Targa is over for another year. Covering Dan’s tilt has meant that I’ve been more involved with Targa than ever before. Somehow, waiting around in the freezing cold and rain for cars to whiz by you at plenty-km/h grows on you. I think I have the Targa bug!!
Today’s entry has to be a 2-for one as I didn’t update yesterday. Day 5 of the competition took the cars from Hobart, north to the midlands town of Ross, then further north for a quick lap of Symmons Plains raceway and then off west for the finish at Burnie. The day included the hazardous Riana stage. In addition to the very challenging roads to be conquered in the final two days of competition, the weather set in and saw consistent wet conditions and even snow in places.
The big question was always going to be whether Dan’s new gearbox would be up to the task. If you haven’t read yesterday’s instalment, Dan missed several stages on Day 4 due to a gearbox that wouldn’t let him out of fifth gear. A quick change was performed overnight and whilst it got him to the start for Day 5, there was some doubt in my mind as to whether it would get him to the end.
Well, it did. Sure it was spewing out gearbox oil and had to be topped up at every stop, but it got there. Dan and Roger’s main aim was to be back at Wrest Point in Hobart on the final day to collect their finisher’s medal. That meant making sure the car was fit to go the distance. This new gearbox, being a total unknown quantity, would have to be handled with care.
Day 6 saw the return journey from Burnie to Hobart via Tasmania’s west coast. This area is rugged, mountainous and the road is a twisting, turning ribbon that ensures that even the best drivers have to take care at all times. These two, Tony Quinn and Keith Wenn, were in the top 5 in the modern category overnight but tempted fate on the run back to Hobart and receive exactly the same prize as a guy out on the first day – nothing. Still they’re happy.
The race claimed a few cars in the last 2 days. I got myself to the Ellendale stage, the second-last stage of the whole event. It’s not likely to be a pivotal stage as the base time is pretty generous. But you’ve still got to get through it, which is what this guy in the Falcon found out.
There are 44 stages in Targa Tasmania. Imagine doing 42.9 of them and then this happens. Grrrr. click to enlarge
About halfway through the stage an ambulance went through and the cars stopped coming for around 15 minutes, so we new something had happened. The cars started up again, but I never thought they’d leave a car in a ditch like that. Thankfully no-one was injured, a testament to the safety precautions required by the organisers.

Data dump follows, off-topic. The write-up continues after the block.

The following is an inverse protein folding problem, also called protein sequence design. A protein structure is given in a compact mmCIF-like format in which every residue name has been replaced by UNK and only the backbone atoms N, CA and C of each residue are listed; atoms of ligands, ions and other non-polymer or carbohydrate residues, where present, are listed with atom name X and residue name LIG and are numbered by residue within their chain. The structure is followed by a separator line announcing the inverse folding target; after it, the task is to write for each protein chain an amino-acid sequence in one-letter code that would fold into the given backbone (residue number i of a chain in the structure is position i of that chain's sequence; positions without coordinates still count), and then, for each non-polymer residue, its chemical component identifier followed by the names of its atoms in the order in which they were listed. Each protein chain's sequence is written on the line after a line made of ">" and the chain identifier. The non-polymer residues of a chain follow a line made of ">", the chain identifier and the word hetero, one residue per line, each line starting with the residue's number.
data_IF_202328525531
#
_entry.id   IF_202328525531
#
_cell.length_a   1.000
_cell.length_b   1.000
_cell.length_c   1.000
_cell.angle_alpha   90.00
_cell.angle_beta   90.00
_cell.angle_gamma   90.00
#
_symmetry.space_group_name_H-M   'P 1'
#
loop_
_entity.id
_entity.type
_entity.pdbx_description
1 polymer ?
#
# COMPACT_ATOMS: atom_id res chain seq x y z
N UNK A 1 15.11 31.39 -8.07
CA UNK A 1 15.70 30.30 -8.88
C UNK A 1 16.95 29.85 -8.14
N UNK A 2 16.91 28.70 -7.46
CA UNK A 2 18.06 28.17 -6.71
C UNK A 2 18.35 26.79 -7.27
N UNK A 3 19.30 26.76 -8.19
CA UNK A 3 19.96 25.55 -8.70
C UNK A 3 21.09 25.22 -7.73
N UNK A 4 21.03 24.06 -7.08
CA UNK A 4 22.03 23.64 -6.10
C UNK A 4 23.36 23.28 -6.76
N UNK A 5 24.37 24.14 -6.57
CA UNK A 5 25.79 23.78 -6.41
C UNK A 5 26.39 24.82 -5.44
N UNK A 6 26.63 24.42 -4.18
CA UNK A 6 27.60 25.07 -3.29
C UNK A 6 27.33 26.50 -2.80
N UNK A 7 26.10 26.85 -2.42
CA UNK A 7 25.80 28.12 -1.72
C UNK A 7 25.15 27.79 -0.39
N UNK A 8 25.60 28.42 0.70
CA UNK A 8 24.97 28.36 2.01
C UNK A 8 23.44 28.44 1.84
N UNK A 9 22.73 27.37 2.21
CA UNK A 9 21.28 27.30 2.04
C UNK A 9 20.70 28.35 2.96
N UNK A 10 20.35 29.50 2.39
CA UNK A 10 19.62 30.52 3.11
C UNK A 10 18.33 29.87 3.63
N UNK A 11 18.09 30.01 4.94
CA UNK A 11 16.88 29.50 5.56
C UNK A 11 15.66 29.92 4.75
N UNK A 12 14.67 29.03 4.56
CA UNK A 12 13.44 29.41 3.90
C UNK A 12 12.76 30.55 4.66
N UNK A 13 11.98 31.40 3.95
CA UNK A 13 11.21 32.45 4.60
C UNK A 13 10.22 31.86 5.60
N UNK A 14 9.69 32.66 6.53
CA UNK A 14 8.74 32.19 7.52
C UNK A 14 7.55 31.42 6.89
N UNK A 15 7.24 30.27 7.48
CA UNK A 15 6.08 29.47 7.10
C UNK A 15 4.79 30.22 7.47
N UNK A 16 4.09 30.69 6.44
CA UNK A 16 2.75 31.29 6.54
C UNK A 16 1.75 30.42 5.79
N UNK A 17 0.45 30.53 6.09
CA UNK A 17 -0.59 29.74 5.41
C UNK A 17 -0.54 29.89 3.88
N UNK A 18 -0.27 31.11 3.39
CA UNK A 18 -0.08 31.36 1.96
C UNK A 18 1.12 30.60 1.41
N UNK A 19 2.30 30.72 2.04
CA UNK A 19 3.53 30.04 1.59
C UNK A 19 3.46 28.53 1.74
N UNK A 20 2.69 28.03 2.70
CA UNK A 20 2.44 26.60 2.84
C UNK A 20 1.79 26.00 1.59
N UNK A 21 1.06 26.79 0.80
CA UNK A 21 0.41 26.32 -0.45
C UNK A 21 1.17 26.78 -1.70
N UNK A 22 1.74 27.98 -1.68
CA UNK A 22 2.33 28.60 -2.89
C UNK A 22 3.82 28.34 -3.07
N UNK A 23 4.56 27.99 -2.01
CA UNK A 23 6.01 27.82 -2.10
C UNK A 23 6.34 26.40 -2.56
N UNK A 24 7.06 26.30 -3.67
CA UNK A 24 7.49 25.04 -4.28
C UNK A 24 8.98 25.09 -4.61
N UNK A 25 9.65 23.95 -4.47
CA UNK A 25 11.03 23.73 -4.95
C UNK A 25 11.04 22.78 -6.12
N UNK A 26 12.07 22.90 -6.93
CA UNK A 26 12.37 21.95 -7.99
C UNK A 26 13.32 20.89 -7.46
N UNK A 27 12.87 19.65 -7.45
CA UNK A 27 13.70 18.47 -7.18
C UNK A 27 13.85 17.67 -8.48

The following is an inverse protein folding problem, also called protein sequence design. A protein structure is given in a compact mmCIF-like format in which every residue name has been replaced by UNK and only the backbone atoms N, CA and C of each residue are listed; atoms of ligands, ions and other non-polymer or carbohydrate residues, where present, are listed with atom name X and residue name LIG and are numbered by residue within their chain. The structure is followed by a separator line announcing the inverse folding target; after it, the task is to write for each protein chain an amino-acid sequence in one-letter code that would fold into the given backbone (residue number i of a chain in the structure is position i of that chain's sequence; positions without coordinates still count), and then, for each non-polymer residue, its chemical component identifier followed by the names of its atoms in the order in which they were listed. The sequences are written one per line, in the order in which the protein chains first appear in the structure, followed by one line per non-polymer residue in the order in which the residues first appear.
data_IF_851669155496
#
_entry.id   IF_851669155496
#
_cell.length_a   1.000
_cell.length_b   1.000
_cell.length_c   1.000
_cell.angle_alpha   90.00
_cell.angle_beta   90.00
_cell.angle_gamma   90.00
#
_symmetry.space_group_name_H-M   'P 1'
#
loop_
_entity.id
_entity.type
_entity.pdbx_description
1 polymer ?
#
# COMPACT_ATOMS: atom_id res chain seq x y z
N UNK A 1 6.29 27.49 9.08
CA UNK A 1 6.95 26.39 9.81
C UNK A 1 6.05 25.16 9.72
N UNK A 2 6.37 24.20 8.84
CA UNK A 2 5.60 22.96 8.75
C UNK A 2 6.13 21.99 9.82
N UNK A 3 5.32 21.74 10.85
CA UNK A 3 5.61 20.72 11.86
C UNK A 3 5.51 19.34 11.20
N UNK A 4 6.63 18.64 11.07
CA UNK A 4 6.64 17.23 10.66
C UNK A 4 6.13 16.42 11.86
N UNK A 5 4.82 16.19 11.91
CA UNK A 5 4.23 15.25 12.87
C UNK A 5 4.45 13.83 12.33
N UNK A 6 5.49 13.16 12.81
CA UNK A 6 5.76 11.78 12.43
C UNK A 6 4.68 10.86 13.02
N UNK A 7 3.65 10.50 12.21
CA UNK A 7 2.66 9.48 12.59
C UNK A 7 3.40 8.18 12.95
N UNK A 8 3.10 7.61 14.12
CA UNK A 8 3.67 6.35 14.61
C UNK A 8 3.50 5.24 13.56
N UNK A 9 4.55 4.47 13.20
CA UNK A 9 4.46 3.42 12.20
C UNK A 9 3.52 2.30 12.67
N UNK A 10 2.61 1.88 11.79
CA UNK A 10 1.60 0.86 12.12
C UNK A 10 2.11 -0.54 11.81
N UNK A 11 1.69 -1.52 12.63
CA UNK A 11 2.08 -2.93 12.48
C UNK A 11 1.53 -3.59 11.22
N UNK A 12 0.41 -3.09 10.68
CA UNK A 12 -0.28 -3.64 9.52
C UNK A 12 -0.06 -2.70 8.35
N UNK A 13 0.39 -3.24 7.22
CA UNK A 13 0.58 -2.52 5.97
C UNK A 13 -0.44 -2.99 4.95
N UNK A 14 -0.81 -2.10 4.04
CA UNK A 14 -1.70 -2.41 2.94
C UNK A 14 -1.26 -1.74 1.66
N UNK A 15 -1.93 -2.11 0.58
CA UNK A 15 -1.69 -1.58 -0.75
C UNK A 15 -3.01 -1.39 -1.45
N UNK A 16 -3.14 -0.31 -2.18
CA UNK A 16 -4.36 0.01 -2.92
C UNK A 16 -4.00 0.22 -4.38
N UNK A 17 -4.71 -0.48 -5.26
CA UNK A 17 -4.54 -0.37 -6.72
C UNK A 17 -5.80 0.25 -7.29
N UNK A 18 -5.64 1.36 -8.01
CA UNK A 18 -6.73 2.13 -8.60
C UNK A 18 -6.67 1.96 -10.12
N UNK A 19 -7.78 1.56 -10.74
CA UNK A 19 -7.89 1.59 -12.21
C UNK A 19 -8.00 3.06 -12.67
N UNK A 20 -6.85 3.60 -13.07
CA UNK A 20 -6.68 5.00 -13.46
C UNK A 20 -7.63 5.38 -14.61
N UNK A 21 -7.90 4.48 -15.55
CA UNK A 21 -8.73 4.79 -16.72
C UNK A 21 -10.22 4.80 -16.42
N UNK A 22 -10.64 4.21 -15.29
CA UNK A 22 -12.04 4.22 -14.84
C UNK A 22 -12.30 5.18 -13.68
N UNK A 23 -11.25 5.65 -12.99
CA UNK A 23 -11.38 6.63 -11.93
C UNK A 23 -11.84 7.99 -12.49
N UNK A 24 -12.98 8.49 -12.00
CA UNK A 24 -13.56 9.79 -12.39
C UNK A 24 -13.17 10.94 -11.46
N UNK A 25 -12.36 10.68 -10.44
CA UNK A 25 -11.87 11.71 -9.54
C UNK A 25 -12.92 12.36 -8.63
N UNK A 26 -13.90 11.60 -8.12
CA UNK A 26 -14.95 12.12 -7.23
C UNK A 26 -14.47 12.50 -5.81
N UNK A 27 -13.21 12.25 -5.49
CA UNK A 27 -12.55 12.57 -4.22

I was pleased to see Dan and Roger come through in the 99 – it meant that the gearbox had held up OK and they were still in with a chance of finishing. Sorry there’s no photo up yet, but I got them with the film camera and have to get it printed tomorrow.
After the leg finished I hightailed it for the hour trip back to Hobart and down to Wrest Point where the presentations were taking place. Unfortunately Dan and Roger had already been through by the time I got there, but I called up quickly to his hotel room to offer my congratulations. The all-important finisher’s medallion was sitting on the bed and Dan was still wearing the racing suit. He was pretty pleased with getting through it. And well he should be. Plenty of good cars didn’t.
There’s still the question as to how much the changeover gearbox will cost. And the question of whether the gearbox will still hang on further another 300+ kilometers to get Dan to the ferry so he can get back home. All those hurdles will be overcome in the next few days and then he can sit back and savour the fact that he entered, and finished, an international tarmac rally.
I’d like to thank Dan for allowing me to tag along and observe all this from close up. I haven’t always been able to bring the level of detail that I’d wish, but it’s been a fun ride anyway. Wouldn’t have missed it for the world.
Targa’s given me some wonderful experiences this year. When else will I have the chance to see 2 Lamborghinis in Tasmania, let alone a wrecked one!? It’s not often you get such a wonderful collection of machines and people all in the one place and all so very accessible for just the cost of the fuel it takes to get to wherever you want to watch it from.